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ECONOMIC GROWTH AND JOBS

December 8, 2017

 

ECONOMIC GROWTH AND JOBS

A lady professor blogged a critique today of the Republican so-called “tax cuts and jobs act” in re its promise of higher employment and asked for commentary. I offered the following observations, slightly edited, noting that in essence it didn’t matter if more jobs were created so long as we have chronic and unaddressed wage inequality (as we have had for some forty years) since economic growth is wholly dependent on aggregate demand and not the Dow, employment numbers etc. >

Speaking of Republican propaganda in re job creation, the Labor Department has just announced this morning that 228,000 new jobs were added to the economy in November, and along with breathless reports by the business press of the historic rise in the Dow, they tell us that the economy is headed up, up, up. But just as when the Lone Ranger and Tonto were trapped in a box canyon by 3,000 Sioux warriors and the Lone Ranger said “We’re in real trouble this time, Tonto,” and Tonto replied “What do you mean We, Paleface?” – just “who” and “what” are benefitted by such statistics which are designed to suggest that a boom is just around the corner? To wax poetic – a boom for whom?

I have written dozens of times elsewhere that it doesn’t matter if every man, woman and child were employed until we solve the four-decade and ongoing problem of wage inequality. Real economic growth (not stock market froth) depends solely upon aggregate demand, and it doesn’t matter how many people are working or how much Wall Street is  stuffing in Swiss banks and here’s why: Without substantial increases in the rate of wages paid (as we experienced during the WW II postwar boom when wages rose in tandem with the Dow), demand will increase only marginally if at all as adjusted for inflation as the rich and corporate class continues to hijack worker productivity gains to its bottom line(s) and pay slave wages to its workers and our massive trade deficit roars on unabated, thus deflating demand irrespective of how many people have jobs. Much of the current demand is financed not by wages but rather (and speaking of highs), historic credit card debt. Such aggregate demand increases stemming from credit (at interest) are in my view a downer rather than an upper since the billions in interest and fees paid to banks on credit cards are dead monies – they are rent paid for the use of money and deflationary in that they buy nothing in the real economy.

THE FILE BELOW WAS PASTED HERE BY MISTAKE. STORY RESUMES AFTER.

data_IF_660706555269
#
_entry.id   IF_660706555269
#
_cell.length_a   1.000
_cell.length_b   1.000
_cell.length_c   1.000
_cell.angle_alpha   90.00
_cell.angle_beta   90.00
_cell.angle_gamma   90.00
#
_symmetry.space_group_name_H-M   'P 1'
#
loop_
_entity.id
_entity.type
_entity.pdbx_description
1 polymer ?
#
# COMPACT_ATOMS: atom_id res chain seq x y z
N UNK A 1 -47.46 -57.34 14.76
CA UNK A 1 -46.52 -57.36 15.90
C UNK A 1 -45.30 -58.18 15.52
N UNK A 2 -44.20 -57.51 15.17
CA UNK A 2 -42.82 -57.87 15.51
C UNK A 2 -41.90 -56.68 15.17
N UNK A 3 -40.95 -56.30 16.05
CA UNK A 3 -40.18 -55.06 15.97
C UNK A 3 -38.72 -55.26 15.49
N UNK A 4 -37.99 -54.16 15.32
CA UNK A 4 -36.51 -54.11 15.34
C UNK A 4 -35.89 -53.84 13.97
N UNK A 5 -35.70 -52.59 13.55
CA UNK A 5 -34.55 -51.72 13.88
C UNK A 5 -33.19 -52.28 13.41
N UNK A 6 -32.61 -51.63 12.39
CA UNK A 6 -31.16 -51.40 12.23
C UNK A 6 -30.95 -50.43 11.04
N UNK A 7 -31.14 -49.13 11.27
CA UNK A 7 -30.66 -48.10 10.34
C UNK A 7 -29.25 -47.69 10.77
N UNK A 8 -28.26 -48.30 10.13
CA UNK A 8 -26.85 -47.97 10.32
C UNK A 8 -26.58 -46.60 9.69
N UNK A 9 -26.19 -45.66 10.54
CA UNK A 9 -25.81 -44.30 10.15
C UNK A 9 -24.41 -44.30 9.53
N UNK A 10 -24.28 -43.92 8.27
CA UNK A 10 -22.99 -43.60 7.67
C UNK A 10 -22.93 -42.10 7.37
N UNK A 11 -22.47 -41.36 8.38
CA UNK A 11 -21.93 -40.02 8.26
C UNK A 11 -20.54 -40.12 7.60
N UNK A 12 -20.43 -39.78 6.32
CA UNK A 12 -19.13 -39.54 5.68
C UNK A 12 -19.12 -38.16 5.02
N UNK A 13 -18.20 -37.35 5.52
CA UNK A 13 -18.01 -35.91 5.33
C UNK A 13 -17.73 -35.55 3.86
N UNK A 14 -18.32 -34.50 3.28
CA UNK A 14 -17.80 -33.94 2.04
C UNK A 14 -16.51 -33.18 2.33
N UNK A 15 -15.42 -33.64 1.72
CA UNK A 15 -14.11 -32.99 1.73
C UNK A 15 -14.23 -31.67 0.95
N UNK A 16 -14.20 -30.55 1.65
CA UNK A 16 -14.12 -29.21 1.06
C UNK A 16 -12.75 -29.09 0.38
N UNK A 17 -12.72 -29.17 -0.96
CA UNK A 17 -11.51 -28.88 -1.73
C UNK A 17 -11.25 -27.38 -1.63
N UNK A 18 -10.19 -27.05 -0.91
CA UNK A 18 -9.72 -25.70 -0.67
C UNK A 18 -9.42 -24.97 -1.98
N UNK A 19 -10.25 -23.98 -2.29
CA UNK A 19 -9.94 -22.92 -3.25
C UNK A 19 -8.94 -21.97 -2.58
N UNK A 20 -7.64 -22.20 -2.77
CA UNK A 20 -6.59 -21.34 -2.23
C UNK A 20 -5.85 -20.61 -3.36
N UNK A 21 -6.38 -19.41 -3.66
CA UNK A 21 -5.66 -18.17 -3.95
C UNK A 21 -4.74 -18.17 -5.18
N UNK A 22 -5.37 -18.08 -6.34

About the only good thing that can come out of totally full employment (an impossibility because of so-called frictional unemployment caused by change of jobs, incarceration, illness etc.) is that social costs are reduced. However, with our provision of food stamps to people who have jobs such as millions of underpaid employees of WalMart and others (including even the military), that is a marginal savings and has little to do with demand and a lot to do with current budgeting (as Republicans kick the can down the road to add to our national debt of some twenty trillion dollars – shortly to be some 22 trillion with passage of the so-called “tax reform” bill). I often write that wage inequality is our biggest domestic issue (aside, of course, from Trump-Bannon neo-Nazism), and the foregoing may tell the reader why. It all comes down to an Econ 101 proposition, i.e., if you want economic growth in the real economy as exclusively defined by aggregate demand, provide more wherewithal in the hands of consumers. Raise wages. Substantially.    GERALD        E

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